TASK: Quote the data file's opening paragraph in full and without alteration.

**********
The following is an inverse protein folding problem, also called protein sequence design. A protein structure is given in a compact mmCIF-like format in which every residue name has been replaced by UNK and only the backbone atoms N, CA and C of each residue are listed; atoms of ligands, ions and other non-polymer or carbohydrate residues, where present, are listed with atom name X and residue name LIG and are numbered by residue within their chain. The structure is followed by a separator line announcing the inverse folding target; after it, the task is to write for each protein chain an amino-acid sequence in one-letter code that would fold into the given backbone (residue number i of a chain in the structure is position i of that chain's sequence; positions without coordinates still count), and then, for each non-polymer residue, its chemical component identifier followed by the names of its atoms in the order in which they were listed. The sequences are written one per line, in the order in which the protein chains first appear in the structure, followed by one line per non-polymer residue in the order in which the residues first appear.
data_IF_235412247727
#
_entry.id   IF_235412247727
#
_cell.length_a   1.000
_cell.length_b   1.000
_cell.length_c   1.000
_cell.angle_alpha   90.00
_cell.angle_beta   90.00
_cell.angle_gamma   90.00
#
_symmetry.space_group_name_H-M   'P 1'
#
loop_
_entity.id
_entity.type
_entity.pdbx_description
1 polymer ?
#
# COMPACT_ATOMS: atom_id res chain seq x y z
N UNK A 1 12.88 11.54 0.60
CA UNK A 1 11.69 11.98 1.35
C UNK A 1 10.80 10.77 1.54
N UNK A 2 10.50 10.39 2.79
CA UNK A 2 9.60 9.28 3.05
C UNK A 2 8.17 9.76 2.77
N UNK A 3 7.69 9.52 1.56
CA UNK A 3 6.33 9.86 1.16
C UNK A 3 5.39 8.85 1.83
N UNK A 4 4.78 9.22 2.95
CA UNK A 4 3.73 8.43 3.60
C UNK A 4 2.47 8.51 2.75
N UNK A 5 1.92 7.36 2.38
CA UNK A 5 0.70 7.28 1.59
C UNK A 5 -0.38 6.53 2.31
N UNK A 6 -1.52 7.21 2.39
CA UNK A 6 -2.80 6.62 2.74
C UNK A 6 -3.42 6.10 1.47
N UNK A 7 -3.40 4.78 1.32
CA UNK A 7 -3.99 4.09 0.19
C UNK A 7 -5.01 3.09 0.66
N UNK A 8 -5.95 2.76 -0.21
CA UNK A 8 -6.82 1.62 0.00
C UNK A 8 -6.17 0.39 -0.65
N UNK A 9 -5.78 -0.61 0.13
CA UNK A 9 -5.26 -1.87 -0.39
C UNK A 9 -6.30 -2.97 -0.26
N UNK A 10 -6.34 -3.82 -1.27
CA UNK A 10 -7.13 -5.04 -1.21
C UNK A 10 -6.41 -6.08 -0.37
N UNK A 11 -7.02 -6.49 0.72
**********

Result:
The following is an inverse protein folding problem, also called protein sequence design. A protein structure is given in a compact mmCIF-like format in which every residue name has been replaced by UNK and only the backbone atoms N, CA and C of each residue are listed; atoms of ligands, ions and other non-polymer or carbohydrate residues, where present, are listed with atom name X and residue name LIG and are numbered by residue within their chain. The structure is followed by a separator line announcing the inverse folding target; after it, the task is to write for each protein chain an amino-acid sequence in one-letter code that would fold into the given backbone (residue number i of a chain in the structure is position i of that chain's sequence; positions without coordinates still count), and then, for each non-polymer residue, its chemical component identifier followed by the names of its atoms in the order in which they were listed. The sequences are written one per line, in the order in which the protein chains first appear in the structure, followed by one line per non-polymer residue in the order in which the residues first appear.